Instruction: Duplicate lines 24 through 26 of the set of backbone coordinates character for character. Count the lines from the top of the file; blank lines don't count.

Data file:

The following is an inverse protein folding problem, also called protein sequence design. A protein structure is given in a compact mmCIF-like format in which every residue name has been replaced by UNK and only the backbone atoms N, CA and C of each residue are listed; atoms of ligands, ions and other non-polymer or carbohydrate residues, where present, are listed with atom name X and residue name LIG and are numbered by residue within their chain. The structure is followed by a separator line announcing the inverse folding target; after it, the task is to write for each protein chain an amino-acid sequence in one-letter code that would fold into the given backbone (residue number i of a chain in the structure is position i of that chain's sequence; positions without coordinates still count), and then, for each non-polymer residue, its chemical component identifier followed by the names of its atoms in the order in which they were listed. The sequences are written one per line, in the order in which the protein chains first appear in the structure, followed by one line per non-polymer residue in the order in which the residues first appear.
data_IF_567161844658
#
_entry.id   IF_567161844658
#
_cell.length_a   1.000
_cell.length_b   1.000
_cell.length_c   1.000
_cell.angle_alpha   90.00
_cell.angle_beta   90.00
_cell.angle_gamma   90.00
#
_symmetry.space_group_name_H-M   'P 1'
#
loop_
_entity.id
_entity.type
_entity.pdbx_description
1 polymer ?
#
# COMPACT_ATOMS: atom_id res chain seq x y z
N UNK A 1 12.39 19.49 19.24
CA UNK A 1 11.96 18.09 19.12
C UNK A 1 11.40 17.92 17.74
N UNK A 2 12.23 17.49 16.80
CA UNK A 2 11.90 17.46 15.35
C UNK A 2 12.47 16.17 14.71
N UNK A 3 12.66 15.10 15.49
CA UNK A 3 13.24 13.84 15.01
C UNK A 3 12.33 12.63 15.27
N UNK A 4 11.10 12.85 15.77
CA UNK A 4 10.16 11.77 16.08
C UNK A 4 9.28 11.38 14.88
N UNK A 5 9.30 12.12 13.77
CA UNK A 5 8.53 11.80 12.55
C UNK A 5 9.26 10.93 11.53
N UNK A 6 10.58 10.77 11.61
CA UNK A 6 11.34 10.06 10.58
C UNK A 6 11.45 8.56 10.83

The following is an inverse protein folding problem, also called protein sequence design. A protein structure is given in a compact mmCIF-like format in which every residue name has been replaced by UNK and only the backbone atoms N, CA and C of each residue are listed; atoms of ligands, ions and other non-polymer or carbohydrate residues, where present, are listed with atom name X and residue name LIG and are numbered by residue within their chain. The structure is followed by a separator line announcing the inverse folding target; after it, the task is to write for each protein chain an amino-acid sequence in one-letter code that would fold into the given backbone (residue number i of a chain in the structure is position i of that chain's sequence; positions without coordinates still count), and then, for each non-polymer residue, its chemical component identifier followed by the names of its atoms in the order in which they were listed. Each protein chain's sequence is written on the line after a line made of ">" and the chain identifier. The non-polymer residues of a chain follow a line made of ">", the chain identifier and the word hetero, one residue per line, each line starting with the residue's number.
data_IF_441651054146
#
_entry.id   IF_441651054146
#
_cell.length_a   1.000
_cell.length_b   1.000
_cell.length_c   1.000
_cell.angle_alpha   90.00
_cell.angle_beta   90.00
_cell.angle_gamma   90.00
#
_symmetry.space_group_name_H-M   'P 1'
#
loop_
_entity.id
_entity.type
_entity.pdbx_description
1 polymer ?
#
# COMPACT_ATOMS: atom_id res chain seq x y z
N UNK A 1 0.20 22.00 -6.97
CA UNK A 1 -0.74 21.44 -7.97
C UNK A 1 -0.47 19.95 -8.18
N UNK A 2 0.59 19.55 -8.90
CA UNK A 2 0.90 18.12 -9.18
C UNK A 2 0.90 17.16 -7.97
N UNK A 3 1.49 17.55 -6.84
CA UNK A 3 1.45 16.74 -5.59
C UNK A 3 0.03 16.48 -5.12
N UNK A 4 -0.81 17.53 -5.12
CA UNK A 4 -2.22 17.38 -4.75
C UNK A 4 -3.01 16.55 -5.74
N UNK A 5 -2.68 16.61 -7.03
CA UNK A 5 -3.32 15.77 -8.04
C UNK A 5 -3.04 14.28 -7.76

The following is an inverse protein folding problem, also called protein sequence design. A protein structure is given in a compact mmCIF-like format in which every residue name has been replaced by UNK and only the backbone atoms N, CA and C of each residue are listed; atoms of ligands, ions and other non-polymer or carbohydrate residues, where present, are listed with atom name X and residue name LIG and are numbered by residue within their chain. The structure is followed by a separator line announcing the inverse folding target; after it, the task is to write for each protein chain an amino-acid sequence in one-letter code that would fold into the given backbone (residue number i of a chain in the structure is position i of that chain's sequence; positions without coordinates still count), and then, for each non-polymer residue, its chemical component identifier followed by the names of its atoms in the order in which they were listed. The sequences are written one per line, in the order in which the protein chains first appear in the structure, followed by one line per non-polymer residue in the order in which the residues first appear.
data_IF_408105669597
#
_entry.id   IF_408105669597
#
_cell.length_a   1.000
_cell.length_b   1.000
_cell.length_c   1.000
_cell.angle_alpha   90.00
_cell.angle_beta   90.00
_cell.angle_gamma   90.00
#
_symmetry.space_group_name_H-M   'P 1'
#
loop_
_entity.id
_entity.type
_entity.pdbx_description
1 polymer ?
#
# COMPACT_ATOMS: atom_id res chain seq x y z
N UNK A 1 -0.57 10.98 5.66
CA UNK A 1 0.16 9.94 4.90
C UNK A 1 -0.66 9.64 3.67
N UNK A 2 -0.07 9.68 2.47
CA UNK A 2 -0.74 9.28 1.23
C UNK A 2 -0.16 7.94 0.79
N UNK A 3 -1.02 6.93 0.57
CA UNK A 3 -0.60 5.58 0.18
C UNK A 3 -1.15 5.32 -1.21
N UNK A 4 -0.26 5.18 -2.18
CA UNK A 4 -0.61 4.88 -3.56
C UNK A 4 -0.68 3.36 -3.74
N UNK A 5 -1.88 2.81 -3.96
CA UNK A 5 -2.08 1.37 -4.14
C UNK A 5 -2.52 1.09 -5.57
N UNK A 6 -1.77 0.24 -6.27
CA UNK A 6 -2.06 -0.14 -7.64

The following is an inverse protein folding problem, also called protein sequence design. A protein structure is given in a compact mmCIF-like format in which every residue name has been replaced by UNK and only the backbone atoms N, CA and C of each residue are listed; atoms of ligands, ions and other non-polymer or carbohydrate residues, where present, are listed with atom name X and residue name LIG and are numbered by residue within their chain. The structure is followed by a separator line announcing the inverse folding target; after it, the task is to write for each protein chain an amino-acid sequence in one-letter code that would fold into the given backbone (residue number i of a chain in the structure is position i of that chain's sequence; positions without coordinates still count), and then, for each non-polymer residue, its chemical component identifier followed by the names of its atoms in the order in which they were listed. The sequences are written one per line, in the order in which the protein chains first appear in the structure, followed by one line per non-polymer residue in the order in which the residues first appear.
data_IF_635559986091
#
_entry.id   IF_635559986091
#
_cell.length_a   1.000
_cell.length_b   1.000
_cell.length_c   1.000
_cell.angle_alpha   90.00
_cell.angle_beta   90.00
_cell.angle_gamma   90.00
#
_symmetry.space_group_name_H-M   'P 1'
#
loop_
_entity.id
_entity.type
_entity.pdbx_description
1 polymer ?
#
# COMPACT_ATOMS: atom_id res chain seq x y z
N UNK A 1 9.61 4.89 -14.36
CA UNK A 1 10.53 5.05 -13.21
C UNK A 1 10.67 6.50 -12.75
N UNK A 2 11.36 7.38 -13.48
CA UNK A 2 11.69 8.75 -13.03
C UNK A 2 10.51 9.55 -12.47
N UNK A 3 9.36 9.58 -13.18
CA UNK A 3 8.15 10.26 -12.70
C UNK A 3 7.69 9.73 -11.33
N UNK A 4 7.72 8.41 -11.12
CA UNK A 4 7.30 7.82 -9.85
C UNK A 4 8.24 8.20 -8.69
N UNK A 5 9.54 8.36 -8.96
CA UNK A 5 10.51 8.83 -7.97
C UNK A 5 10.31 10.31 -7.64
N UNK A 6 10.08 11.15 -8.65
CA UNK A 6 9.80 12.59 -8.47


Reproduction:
C UNK A 1 11.40 17.92 17.74
N UNK A 2 12.23 17.49 16.80
CA UNK A 2 11.90 17.46 15.35